It’s important to allow kids to grieve in a way that helps them heal.
Story: Edy Nathan
Parents of grieving children often feel at a loss as to how to help. Here are the top “do’s and don’ts” to understand the children’s grief process and learn how to help them through it.
5 things to help grieving children cope
- Allow the child to show they are in an active state of mourning and give them permission to do it their own way.
- Ask a lot of questions, but with care. Make questions unobtrusive and paced. Once the question has been posed, patiently wait for a response. Allow children to process questions in their own time.
- When children lose a parent, sibling, or anyone dear to them, they will ask questions about death. Answer them as honestly as you can but respond appropriately for their age.
- If the family is suffering from the loss of a loved one, often children experience the loss of attention from grieving parents. Though it is difficult to put grief aside, remember children are vulnerable and take cues from the way the caregiver copes with the loss.
- In every loss, there is a birth. In the moment of the active state of mourning, it is very difficult to imagine there could be something empowering about the loss. Often, children become more inventive or better at sports or more insightful when they have lost a loved one or a pet.
5 ways that don’t help grieving children cope
- Time for mourning: Since grief is individual to everyone, children will not grieve the way the parents grieve. If you see them playing, don’t stop them, as they may be working out some of their grief in their language or comfort zone.
- The truth, please: Saying “Daddy is in a very restful sleep” or “You will see your dog in your dreams” implants a false belief that may cause undue stress and fear for your child. No matter how old your child is, using metaphors for death that liken it to sleep creates a fear of sleep. This can lead to anxiety and depression for children.
- Children need to be children: It is often a knee-jerk reaction to the loss of a parent to “adultify” the children in the house. Expecting them to take on adult responsibilities creates a role for the child they need not have. Let them be children and give them age-appropriate responsibilities, though not given as a response to the loss.
- Hide and seek—the game of grief: The phases of mourning come to you, rather than you seeking them out. When in the state of grief, children may have outrageous responses to simple situations and stimuli. Put punishments aside for now and allow backward movement if it occurs. If you normalize the reactions, the child will reenter their appropriate developmental phase.
- Go for a group: Children often cope with their losses when they are exposed to other kids who have had a similar loss. Local houses of worship, YMCAs, hospice centers, and even family clinics often offer grief support groups for children of all ages. This is not about you; it is about helping your child cope with loss.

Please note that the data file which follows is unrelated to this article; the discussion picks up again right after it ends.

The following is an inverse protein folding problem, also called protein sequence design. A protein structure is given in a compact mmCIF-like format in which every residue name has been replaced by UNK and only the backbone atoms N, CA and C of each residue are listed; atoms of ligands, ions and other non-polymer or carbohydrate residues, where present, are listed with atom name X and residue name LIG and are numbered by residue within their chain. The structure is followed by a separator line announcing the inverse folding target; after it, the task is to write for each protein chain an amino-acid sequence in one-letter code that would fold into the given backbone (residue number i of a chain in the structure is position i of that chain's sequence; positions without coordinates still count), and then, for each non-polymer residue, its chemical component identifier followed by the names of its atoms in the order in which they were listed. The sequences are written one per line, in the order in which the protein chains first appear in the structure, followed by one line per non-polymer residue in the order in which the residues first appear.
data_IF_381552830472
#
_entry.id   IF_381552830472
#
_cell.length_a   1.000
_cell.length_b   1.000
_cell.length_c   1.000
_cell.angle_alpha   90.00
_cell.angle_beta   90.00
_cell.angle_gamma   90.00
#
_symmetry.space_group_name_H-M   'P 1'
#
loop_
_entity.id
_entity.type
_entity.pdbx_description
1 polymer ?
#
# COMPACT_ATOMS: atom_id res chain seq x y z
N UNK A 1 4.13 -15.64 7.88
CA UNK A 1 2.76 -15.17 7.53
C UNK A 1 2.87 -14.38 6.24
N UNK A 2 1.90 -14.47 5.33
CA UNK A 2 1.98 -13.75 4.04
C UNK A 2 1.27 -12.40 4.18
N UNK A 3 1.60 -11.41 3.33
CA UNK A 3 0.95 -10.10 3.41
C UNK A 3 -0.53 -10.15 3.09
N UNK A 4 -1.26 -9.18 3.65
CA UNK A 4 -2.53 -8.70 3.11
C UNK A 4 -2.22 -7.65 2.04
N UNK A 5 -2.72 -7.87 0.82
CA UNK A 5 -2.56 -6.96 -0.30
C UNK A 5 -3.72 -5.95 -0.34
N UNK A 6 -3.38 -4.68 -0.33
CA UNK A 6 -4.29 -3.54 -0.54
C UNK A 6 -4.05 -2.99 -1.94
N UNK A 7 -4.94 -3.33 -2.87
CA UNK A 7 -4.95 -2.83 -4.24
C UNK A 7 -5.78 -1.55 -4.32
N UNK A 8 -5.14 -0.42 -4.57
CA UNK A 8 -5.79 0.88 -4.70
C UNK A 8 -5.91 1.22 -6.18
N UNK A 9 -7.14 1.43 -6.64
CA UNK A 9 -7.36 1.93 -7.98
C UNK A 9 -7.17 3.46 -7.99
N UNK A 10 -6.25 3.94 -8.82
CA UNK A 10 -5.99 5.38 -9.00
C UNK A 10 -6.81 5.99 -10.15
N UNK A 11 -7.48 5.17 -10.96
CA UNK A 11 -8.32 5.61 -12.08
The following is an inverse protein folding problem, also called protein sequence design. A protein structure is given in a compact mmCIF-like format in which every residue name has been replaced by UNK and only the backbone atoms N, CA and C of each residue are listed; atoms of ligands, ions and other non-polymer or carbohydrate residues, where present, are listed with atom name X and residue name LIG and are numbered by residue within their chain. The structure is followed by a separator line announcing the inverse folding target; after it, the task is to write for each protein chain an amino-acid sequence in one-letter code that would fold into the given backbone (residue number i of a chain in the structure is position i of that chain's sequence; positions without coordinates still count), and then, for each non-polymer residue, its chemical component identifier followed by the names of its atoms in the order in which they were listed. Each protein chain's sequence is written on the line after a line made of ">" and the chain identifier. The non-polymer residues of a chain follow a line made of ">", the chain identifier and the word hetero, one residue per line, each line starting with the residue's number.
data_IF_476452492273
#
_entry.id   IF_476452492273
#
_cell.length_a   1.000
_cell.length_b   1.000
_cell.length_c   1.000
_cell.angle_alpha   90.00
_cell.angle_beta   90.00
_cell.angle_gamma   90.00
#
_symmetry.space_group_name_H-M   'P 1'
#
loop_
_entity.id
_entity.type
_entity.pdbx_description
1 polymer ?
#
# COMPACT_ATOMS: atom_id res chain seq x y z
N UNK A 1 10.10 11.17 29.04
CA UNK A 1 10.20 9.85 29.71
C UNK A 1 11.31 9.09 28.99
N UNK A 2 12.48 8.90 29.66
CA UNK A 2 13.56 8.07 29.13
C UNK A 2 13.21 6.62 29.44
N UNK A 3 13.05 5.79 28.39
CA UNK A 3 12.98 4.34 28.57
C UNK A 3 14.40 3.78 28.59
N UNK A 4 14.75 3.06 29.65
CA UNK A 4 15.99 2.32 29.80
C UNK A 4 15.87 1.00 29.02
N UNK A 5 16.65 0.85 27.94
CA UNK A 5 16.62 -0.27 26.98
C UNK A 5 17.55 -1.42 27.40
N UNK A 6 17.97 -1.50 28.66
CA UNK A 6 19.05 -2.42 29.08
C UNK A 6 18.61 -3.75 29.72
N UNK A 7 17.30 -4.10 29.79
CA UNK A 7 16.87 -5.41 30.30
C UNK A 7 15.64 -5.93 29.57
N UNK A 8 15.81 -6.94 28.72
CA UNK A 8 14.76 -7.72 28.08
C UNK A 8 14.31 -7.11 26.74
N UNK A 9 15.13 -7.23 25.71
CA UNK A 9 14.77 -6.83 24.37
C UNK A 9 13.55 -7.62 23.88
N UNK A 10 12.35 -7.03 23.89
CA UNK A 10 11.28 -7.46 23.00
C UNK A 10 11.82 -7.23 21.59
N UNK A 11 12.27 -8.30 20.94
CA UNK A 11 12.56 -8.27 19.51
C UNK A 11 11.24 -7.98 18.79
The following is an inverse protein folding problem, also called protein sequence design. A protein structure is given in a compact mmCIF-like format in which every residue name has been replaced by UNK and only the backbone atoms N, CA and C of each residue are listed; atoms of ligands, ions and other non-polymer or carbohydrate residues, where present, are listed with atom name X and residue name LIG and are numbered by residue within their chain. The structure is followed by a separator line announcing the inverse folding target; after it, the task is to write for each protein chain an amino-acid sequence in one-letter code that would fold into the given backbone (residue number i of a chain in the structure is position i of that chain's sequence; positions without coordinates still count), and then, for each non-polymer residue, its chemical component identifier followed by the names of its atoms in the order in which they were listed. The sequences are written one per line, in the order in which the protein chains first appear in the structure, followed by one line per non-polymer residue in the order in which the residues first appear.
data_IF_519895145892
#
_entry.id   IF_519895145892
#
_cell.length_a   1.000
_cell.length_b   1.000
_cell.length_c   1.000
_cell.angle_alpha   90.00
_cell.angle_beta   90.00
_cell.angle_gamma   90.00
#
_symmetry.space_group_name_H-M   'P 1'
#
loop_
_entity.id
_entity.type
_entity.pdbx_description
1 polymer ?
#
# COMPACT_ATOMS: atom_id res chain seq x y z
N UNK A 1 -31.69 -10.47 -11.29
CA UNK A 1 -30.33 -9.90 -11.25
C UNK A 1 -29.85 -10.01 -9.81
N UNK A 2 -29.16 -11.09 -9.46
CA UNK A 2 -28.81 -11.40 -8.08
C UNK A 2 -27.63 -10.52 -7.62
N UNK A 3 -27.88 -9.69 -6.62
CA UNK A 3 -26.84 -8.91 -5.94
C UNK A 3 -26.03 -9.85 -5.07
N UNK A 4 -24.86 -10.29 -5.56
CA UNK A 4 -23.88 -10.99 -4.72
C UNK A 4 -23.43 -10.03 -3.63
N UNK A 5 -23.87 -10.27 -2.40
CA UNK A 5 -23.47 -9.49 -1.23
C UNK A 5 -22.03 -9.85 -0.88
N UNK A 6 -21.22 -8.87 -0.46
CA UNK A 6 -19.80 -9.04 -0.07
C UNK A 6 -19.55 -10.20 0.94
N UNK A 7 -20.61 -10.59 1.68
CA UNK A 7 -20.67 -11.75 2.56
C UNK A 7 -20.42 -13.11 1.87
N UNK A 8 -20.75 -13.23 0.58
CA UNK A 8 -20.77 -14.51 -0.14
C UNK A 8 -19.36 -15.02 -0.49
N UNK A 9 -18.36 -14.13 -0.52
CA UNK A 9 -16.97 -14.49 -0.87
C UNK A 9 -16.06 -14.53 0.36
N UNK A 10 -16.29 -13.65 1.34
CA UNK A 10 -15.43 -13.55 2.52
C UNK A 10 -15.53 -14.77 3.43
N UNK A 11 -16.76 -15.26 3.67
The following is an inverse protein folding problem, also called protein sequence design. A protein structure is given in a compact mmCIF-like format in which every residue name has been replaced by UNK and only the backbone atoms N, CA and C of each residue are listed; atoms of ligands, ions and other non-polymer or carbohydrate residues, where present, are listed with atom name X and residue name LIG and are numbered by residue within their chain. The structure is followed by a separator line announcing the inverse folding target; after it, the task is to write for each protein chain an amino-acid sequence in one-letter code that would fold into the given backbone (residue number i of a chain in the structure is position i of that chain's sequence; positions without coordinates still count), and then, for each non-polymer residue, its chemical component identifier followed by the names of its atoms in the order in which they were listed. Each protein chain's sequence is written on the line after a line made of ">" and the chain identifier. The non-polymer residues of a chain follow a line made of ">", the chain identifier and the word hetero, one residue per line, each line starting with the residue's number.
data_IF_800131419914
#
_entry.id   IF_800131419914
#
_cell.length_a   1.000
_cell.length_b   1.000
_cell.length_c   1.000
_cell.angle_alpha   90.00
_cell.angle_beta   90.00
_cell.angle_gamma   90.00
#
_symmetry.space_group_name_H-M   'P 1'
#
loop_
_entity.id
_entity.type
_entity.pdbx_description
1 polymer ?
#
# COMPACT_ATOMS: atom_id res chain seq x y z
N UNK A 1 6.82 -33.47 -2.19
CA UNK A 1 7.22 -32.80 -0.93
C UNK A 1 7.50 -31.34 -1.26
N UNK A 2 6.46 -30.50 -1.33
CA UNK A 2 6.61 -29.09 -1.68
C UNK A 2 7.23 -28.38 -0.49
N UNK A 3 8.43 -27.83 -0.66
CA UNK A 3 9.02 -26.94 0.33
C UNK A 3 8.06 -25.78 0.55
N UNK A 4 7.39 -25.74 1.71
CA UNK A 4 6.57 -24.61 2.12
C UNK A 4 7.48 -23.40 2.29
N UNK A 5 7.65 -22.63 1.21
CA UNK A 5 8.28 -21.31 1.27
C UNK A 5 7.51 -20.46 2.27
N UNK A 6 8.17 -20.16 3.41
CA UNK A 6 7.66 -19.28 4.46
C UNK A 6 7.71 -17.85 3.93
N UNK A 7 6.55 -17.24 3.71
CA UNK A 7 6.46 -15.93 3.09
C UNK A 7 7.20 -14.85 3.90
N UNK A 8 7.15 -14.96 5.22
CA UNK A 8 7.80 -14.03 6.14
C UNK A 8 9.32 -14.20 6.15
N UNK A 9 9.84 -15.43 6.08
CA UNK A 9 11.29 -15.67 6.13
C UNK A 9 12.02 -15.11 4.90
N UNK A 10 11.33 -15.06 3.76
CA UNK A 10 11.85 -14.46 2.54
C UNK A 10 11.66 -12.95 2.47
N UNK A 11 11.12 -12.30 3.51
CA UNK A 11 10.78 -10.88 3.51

About the writer → Edy Nathan is a New York-based, licensed psychotherapist with more than 20 years of experience specializing in the integration of psychotherapy and the world of spirituality.
Professional grief support: Cornerstone Hospice and Palliative Care
Cornerstone Hospice and Palliative Care, with locations in Lake and Sumter counties, is especially attuned grieving children. Its services are age-designated and provide a safe place for a child to grieve and heal, according to its website.
Sand Tray and Play Therapy
Though this therapy can be used with adults, teens, and groups, it works well with children. It allows the child to be in a safe, protected place to create whatever the imagination finds with sand, water, and miniature objects. A trained therapist supervises. There is no right or wrong way to use the sand, and the child determines the path of the play.
Children under the age of 13 who have been in the bereavement counseling program at Cornerstone Hospice can enjoy an overnight camping experience. This gives them a connection with other children who have lost loved ones. The healing environment includes meaningful activities related to the child’s loss but also allows for fun.
This three-day/two-night camping outing is for teens who participated in the bereavement counseling program. It removes daily peer pressure and lets them lower their guard while bonding with teens experiencing the same loss as they have. Grief and loss themes are used in conjunction with survival activities.
*For information on bereavement activities or therapies offered by Cornerstone Hospice and Palliative Care, email email@example.com.